Contemplation, Wonder, Mystery
“Be Still and Know that I am God” (Ps. 46:10).
Moses walked into the darkness which hung over the mountain. In the cloud of mystery, he met God. He was still, and in that stillness, knew God.
Today, we celebrate the mystery of the Holy Trinity. God is one and three; three in one. It baffles human reason. God’s very essence, Trinity, is incomprehensible to us. What does this mean to us in our lives? It means our only proper relationship with God is a relationship on our knees. We can never trap God in a corner. We can never pin him down. We can only fall flat on our faces in adoration and wonder, and this is our job here on earth.
Jesus Christ told us to baptize in the Name of the Trinity.
“And Jesus came and said to them, ‘All authority in heaven and on earth has been given to me. Go therefore and make disciples of all nations, baptizing them in the name of the Father and of the Son and of the Holy Spirit” (Mt. 28:18-20).
The doorway into Christianity is marked with Trinity. The message that God is one nature and three persons is the entry point, the crux, the center of our salvation. What do you suppose this means?
I am always surprised when people tell me they cannot accept this doctrine. “It doesn’t make sense,” is their claim. Yet, can we really expect God to fit into our human way of thinking? Are we such megalomaniacs that we believe God should conform to the pea size of our brains? We believe God is Trinity not because we figured it out, but because God revealed Himself to us as Trinity, and this changes everything.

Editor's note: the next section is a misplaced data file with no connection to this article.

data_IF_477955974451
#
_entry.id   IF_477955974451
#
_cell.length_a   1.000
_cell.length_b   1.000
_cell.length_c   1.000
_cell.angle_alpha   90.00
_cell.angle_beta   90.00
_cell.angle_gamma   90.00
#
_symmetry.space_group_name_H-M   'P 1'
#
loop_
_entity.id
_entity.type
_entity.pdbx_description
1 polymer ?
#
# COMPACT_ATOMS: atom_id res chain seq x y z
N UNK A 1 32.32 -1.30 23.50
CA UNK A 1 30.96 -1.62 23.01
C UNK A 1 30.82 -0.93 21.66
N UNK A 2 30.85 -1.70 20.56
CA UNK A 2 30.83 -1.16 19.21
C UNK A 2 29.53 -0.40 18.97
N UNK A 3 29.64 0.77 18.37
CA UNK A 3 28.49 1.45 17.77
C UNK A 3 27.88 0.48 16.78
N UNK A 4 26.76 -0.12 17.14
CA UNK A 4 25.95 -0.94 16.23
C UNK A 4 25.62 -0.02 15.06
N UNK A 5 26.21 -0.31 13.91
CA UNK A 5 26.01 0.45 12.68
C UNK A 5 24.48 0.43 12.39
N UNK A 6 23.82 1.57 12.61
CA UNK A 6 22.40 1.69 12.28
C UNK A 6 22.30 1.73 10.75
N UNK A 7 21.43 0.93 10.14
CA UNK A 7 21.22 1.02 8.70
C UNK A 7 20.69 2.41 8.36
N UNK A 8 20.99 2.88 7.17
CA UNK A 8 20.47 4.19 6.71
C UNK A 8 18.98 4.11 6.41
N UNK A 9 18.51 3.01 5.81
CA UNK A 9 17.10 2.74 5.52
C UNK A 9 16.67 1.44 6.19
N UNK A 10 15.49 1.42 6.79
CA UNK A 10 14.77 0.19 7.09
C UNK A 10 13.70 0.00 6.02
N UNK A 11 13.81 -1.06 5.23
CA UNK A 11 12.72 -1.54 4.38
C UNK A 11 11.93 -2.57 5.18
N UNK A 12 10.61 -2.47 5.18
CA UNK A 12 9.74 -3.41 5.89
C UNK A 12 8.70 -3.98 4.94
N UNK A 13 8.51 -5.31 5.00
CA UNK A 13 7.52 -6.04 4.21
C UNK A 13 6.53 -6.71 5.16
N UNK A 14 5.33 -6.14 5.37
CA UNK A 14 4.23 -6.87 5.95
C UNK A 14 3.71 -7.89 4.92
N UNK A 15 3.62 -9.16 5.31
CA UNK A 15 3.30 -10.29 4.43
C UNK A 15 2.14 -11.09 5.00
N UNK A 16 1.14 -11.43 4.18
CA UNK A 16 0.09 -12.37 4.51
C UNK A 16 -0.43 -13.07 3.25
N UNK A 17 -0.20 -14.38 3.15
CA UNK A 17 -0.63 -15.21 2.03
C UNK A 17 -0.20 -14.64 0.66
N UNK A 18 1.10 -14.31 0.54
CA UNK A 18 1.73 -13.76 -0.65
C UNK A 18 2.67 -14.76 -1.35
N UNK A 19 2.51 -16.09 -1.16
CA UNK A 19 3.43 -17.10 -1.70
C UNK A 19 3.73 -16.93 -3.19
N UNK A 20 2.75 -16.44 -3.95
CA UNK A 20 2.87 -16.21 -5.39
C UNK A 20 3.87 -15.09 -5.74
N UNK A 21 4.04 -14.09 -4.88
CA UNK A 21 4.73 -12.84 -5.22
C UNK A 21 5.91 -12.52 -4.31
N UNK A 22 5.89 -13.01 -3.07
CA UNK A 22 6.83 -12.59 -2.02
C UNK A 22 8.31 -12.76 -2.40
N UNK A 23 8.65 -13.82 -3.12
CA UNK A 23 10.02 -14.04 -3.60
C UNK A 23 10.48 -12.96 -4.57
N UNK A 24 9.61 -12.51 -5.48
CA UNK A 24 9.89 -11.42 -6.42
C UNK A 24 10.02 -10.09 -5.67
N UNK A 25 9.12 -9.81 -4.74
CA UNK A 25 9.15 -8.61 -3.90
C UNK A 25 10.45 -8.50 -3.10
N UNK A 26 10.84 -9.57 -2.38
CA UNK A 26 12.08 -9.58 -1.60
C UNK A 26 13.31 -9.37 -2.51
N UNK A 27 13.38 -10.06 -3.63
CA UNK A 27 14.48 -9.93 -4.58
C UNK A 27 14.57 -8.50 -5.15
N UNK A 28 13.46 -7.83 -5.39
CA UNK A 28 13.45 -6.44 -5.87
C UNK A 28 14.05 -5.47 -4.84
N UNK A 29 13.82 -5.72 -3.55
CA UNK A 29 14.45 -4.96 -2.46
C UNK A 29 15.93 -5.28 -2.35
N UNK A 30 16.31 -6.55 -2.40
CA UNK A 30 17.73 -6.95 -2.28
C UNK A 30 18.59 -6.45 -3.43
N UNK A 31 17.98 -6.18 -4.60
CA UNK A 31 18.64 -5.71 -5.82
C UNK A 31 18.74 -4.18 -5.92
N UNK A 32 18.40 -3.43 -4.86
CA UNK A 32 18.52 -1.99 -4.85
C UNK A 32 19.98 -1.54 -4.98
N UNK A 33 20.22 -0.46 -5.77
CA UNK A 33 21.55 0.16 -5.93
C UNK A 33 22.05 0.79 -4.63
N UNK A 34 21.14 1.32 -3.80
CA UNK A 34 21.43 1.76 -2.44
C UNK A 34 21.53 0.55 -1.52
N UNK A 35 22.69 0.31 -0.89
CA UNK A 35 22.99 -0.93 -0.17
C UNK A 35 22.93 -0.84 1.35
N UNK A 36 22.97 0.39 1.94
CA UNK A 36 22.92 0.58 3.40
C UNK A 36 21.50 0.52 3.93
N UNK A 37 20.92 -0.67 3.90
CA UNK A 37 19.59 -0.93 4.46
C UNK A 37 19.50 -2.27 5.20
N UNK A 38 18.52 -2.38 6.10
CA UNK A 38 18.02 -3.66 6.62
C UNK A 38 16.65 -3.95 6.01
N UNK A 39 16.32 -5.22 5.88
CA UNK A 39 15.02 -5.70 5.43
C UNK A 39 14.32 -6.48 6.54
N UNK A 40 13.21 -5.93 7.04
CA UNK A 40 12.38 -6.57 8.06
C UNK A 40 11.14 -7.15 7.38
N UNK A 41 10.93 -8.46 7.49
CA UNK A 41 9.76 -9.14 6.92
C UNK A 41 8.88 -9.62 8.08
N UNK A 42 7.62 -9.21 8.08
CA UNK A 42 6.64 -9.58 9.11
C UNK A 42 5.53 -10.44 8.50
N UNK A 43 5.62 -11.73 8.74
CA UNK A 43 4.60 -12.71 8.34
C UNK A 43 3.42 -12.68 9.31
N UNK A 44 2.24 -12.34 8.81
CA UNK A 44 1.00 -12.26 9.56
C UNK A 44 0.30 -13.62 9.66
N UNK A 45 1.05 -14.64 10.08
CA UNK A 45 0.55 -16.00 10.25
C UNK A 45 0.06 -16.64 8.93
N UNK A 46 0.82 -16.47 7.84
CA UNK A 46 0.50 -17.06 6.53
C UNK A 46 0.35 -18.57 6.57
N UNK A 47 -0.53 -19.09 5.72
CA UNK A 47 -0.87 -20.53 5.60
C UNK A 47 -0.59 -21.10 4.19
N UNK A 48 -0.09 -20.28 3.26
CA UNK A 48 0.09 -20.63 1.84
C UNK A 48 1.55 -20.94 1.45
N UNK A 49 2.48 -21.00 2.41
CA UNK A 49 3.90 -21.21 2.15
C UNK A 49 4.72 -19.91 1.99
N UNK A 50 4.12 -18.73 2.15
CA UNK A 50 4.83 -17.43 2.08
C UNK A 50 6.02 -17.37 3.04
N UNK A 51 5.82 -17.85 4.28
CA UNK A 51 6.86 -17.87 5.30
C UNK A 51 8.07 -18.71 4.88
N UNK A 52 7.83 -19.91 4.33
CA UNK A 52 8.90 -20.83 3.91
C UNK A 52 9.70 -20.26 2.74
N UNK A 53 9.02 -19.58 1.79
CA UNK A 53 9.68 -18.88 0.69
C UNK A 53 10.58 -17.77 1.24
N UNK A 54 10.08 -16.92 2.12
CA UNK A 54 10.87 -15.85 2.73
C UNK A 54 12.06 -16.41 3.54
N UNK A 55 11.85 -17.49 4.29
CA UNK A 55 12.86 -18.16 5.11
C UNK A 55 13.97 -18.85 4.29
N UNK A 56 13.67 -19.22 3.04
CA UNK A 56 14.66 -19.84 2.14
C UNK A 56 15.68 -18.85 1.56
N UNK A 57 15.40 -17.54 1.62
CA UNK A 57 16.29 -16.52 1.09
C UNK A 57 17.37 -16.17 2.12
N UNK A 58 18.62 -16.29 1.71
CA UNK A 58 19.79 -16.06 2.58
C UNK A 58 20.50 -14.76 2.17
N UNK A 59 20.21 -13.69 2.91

God as Trinity is the most dynamic and exciting of all doctrines. If we had a nice, simple explanation of God, then we would be bored. We could wrap him up in a little box, stuff him in our pockets, and take him out every once in a blue moon. Instead, God’s nature baffles us. It is a challenge. We can reject it, and live in a dull and humdrum world. Or we can accept the challenge and plunge into a new life.
It is like a relationship on earth. When a man falls in love with a woman, he knows that he will never understand her. The difference between the genders is a mystery that has baffled humankind since the garden of eden. Yet, that difference itself, is what makes the relationship so beautiful. When you look with love into someone’s eyes, you get a glimpse into the eternity in a soul, and so a relationship becomes an adventure. This is magnified infinitely in our relationship with God.
God as Trinity means that God is in the dark cloud into which Moses boldly stepped. It means we have to stretch out of our comfort zone, reach out of our skin, into something deep and beautiful beyond words.
There is a challenge in Psalm 46:10: “Be Still and Know that I am God.” Most of us know this passage because it offers us comfort. It is a salve when we are stressed; a reminder to calm down and breathe. God is in control. Yet, the verse has another side to it. The verse comes in the middle of a Psalm of turmoil and chaos.
“The earth gives way… the mountains are moved into the heart of the sea…its waters roar and foam…The nations rage, the kingdoms totter.”
The verse directly before Psalm 46:10 depicts God grappling with the nations, breaking bows, shattering spears, and burning chariots with fire. Everything is topsy-turvey. Everything in our lives is crumbling. The world is falling apart.